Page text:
Richard Rosen Defends Client in Tragic Fire Case

Rosen Hagood May 29, 2008

SC Lawyers Weekly, May 26, 2008


CHARLESTON — The Charleston mayor is blaming the owner of a furniture store for the deaths of nine city firefighters, saying illegal additions to the building turned a small trash fire into a raging inferno.
Mayor Joe Riley’s comments to the Post and Courier of Charleston came after an analysis released earlier this month by fire experts found firefighters did not follow standard safety practices and had obsolete equipment when battling the Sofa Super Store blaze June 18, the nation’s worst loss of firefighters since the Sept. 11, 2001, terrorist attacks.

An attorney for the Sofa Super Store owner Herb Goldstein said the mayor’s comments were “not reality.” The city’s fire and code inspectors never pointed out any potential hazards or violations at the building, attorney Richard Rosen said.

“To blame Herb Goldstein for something nobody saw for over 10 years is not reality,” Rosen told the newspaper. “I think it’s silly to say that the code violations killed firefighters. I don’t think I need to address Joe Riley’s motivations. He’s a politician.”

Riley told the newspaper in an interview that he thinks the additions to the store compromised the building’s fire protection. The mayor has avoided criticizing Fire Chief Rusty Thomas, who announced he would retire before the report was released.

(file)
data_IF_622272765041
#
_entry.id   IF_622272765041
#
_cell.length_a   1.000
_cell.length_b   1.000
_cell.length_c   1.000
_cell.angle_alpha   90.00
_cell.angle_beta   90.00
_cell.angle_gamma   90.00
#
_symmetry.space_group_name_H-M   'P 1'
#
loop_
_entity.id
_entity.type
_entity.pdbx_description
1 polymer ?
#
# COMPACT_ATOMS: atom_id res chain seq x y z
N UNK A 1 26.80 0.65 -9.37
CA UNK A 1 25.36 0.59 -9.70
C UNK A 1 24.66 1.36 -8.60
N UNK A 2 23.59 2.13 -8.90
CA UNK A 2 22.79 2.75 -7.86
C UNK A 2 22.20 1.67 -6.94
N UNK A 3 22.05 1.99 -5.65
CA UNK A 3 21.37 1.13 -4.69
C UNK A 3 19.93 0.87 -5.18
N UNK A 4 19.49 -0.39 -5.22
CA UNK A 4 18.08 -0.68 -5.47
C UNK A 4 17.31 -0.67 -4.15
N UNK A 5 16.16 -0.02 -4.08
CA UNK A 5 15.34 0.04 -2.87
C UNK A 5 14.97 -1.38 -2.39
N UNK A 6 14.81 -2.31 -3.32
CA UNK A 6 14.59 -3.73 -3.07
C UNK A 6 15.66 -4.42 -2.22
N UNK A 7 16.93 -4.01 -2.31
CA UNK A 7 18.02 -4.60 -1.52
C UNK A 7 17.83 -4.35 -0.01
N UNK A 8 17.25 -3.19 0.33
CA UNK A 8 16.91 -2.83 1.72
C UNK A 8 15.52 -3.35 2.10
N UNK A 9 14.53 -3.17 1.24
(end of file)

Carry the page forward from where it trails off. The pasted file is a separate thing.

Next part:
“I will not say the chief let us down,” Riley said. “He worked hard and did the best he could.”

The head of the panel that put together the report said a fire like the furniture store blaze happens about once a week in the U.S.

“Unfortunately, Chief Thomas was out of touch with the mainstream of what was going on in the fire service for the last 30 years or so,” Gordon Routley said. “It was hard for me to understand how he was unaware of a lot of this or discounted this.”
While the mayor will hire the next fire chief, some Charleston City Council members say they want to be more involved.

“I don’t want to sift through 400 résumés, but I want to see the final three before City Council,” Councilman Gary White said.
Riley has hired a search firm to help him find a replacement for Thomas. He said he plans to have that firm meet with the City Council. Riley also said if he has several closely matched finalists for the position, he may ask council members for recommendations.

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